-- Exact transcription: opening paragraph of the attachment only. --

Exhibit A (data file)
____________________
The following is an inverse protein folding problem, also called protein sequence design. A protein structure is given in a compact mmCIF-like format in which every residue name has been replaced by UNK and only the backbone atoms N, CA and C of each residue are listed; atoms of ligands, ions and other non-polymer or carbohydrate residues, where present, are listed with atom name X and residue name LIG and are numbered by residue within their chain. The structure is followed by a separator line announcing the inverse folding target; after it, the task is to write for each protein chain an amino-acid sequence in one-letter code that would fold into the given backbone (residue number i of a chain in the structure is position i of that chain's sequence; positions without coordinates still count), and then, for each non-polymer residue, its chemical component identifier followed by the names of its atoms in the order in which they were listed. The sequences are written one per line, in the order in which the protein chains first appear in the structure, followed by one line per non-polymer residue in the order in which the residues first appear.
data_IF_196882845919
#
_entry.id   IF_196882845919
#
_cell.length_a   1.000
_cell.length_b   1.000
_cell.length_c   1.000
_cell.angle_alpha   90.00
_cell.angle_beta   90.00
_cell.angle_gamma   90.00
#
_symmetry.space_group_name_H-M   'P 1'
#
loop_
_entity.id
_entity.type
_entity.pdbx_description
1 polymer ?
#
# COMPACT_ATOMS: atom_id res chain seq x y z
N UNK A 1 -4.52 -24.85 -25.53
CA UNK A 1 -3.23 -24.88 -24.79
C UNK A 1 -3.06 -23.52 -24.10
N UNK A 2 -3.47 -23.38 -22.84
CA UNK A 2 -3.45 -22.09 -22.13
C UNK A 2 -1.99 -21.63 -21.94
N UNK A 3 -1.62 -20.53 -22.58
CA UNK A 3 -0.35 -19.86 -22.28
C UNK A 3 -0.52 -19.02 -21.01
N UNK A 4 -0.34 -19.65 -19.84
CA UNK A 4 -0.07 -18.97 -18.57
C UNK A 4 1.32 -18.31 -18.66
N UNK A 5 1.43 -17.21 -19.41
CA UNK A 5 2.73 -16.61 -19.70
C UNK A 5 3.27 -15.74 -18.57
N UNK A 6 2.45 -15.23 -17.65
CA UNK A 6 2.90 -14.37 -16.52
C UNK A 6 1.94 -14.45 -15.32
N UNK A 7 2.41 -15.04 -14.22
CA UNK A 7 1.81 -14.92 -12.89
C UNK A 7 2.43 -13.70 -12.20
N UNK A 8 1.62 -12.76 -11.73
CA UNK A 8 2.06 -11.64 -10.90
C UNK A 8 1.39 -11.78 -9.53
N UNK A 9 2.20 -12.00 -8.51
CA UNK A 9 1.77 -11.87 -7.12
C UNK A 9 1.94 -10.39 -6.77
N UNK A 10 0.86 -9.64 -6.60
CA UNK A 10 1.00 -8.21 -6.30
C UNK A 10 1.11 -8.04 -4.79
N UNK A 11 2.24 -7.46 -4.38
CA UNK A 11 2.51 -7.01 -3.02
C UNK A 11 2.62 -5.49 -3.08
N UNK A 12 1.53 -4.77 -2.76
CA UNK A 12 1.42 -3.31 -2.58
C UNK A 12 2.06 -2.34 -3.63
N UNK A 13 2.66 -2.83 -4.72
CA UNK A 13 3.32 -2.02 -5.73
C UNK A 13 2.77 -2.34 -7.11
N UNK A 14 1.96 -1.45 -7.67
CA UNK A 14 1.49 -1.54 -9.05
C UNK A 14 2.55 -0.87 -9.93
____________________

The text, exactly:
The following is an inverse protein folding problem, also called protein sequence design. A protein structure is given in a compact mmCIF-like format in which every residue name has been replaced by UNK and only the backbone atoms N, CA and C of each residue are listed; atoms of ligands, ions and other non-polymer or carbohydrate residues, where present, are listed with atom name X and residue name LIG and are numbered by residue within their chain. The structure is followed by a separator line announcing the inverse folding target; after it, the task is to write for each protein chain an amino-acid sequence in one-letter code that would fold into the given backbone (residue number i of a chain in the structure is position i of that chain's sequence; positions without coordinates still count), and then, for each non-polymer residue, its chemical component identifier followed by the names of its atoms in the order in which they were listed. The sequences are written one per line, in the order in which the protein chains first appear in the structure, followed by one line per non-polymer residue in the order in which the residues first appear.